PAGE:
• Flight. The flight mechanics in Anthem are liberating. I. AM. IRON MAN. I love what flight adds to the game.
  • Shooting. Shooting in third person feels great. You can tell BioWare has learned quite a bit since Mass Effect.

Things Anthem needs to learn her brother Destiny:

  • Load Times. For real. Destiny hides its loading through hyperspace screens where your character/ship is “traveling” somewhere. I don’t mind watching my cool looking ship barrel through hyperspace. On the other hand, load times in Anthem equal a progress bar at the top of a static splash screen, with hints displayed at the bottom of the screen. I hate the way loading is handled and how long loading takes (maybe 3-4 minutes).

.: Just Keep Flying :.

Wyatt and I have loved what we have played so far. I’m sure we’ll dive back into the game soon. I’ll keep you posted.

Have you played Anthem? What did you think?

Dragon Quests and Man Colds

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Sunday morning, I announced to my Sunday school class that I felt a man cold coming on. I asked for everyone to sign up to bring meals for me. Tabitha wasn’t in the room at the time (she was checking kids in), so I also made them promise not to say anything to her. Sadly, no one took me up on my dire request for sustenance.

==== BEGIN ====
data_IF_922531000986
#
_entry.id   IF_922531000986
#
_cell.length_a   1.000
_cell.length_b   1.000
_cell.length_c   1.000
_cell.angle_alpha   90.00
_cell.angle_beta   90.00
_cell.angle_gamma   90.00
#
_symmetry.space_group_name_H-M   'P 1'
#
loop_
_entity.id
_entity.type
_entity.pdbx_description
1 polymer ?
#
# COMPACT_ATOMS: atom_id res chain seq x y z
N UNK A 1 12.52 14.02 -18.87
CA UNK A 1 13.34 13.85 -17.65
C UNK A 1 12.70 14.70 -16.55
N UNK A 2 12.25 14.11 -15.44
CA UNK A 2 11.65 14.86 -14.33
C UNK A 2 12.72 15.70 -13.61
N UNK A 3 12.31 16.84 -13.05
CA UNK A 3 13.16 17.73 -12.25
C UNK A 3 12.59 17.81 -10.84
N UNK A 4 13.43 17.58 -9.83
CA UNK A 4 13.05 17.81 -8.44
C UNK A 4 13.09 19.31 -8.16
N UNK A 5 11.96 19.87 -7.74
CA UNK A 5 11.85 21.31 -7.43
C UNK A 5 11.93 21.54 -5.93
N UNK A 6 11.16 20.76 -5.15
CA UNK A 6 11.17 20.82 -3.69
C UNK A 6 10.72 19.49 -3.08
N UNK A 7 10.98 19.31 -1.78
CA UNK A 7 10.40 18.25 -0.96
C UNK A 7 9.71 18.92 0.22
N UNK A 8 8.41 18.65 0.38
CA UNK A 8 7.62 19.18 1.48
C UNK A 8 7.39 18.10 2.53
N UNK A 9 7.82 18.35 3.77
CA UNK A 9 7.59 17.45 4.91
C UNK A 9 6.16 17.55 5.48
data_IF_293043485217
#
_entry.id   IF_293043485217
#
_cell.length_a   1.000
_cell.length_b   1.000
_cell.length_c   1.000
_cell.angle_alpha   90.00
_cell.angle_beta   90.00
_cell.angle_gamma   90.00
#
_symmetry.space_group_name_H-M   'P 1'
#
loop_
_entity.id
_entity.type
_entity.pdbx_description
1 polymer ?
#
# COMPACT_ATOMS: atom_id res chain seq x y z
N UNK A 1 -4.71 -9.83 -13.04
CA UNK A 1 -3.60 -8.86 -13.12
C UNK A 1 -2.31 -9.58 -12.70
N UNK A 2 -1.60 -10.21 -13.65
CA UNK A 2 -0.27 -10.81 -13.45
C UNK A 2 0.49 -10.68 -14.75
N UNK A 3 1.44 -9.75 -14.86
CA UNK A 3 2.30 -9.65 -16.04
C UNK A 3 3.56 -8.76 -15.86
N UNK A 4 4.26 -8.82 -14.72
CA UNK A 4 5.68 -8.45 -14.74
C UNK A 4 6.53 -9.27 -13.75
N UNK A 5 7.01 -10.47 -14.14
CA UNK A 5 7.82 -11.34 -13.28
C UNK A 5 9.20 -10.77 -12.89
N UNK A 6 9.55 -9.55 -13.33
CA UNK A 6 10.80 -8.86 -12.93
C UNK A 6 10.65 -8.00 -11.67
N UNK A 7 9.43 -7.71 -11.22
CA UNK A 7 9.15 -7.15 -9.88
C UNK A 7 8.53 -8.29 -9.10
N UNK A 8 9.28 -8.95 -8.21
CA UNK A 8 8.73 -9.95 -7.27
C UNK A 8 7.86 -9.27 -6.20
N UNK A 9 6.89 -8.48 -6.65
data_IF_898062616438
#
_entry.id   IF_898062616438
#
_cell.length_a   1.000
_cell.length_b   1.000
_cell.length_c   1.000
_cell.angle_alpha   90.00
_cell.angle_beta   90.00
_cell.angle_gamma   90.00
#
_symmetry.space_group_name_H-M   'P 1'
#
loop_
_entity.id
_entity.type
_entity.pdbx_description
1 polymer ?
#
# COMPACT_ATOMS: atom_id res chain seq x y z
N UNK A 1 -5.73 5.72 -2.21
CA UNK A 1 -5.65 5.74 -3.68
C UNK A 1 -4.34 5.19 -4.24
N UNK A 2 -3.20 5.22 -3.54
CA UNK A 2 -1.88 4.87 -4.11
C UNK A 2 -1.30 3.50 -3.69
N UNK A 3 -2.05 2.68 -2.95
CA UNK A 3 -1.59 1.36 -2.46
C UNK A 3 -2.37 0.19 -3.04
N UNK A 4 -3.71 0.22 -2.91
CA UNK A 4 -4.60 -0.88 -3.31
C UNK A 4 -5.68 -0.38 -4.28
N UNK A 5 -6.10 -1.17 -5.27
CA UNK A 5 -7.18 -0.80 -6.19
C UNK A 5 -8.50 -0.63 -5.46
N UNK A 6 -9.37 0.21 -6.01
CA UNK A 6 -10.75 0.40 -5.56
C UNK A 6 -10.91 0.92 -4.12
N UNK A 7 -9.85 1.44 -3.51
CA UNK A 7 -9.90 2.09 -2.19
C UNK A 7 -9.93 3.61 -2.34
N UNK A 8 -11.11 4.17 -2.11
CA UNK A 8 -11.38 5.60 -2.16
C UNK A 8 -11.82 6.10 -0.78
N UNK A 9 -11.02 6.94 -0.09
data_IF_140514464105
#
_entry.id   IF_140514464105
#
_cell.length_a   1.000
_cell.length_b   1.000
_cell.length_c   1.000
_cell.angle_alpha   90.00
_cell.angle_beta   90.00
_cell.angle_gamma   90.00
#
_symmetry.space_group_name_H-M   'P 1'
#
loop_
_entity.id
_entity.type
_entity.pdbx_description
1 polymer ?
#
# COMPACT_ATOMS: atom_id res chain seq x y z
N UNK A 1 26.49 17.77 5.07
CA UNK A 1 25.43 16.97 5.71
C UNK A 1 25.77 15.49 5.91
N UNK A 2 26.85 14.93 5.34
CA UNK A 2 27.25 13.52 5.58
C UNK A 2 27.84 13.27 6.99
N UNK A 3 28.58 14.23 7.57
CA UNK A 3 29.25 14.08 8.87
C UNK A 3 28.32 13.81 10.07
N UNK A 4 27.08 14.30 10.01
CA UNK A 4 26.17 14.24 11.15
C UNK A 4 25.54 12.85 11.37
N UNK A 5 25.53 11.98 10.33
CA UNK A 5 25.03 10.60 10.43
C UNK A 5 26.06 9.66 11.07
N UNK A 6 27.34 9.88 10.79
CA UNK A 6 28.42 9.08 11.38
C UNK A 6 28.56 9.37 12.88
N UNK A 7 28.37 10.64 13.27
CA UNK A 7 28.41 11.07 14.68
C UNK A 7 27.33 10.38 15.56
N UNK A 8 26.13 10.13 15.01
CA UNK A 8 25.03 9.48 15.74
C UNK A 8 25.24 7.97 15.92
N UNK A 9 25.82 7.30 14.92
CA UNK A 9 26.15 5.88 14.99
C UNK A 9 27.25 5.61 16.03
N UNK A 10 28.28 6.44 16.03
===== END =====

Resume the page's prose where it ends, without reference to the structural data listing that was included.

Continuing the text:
By Sunday evening, I was running a fever. Ended up taking Monday off as a sick day. I slept a chunk of the day.

Yesterday, I visited a clinic. Found out that I have both a sore throat (which I didn’t know) and a sinus infection. So now I’m on antibiotics and out of it at work. Seriously, I just went to CVS to pick up a birthday card for a co-worker. When I got back to work, I wondered how I ever drove to CVS (felt that out of it).

Sat down last night and had a chance to play some more of Dragon Quest XI. I wasn’t so sure about my decision to pick up the game last weekend. The GameStop employee wouldn’t stop gushing over the new Spider-Man game. Even going as far as to say it made him cry at least 3 times, and he doesn’t normally cry. I told him I was going to Redbox Spider-Man and instead introduce my son to a non-Final Fantasy JRPG.

There is a cadence to Dragon Quest XI. A rhythm to the overall pacing and storyline. I wasn’t sure, at first, if I liked how slow the game felt. But the more time I have put into Dragon Quest XI (sitting at about 3 1/2 hours so far), the more I’ve come to appreciate what the game is.

Be a man…. We must be swift as the coursing river.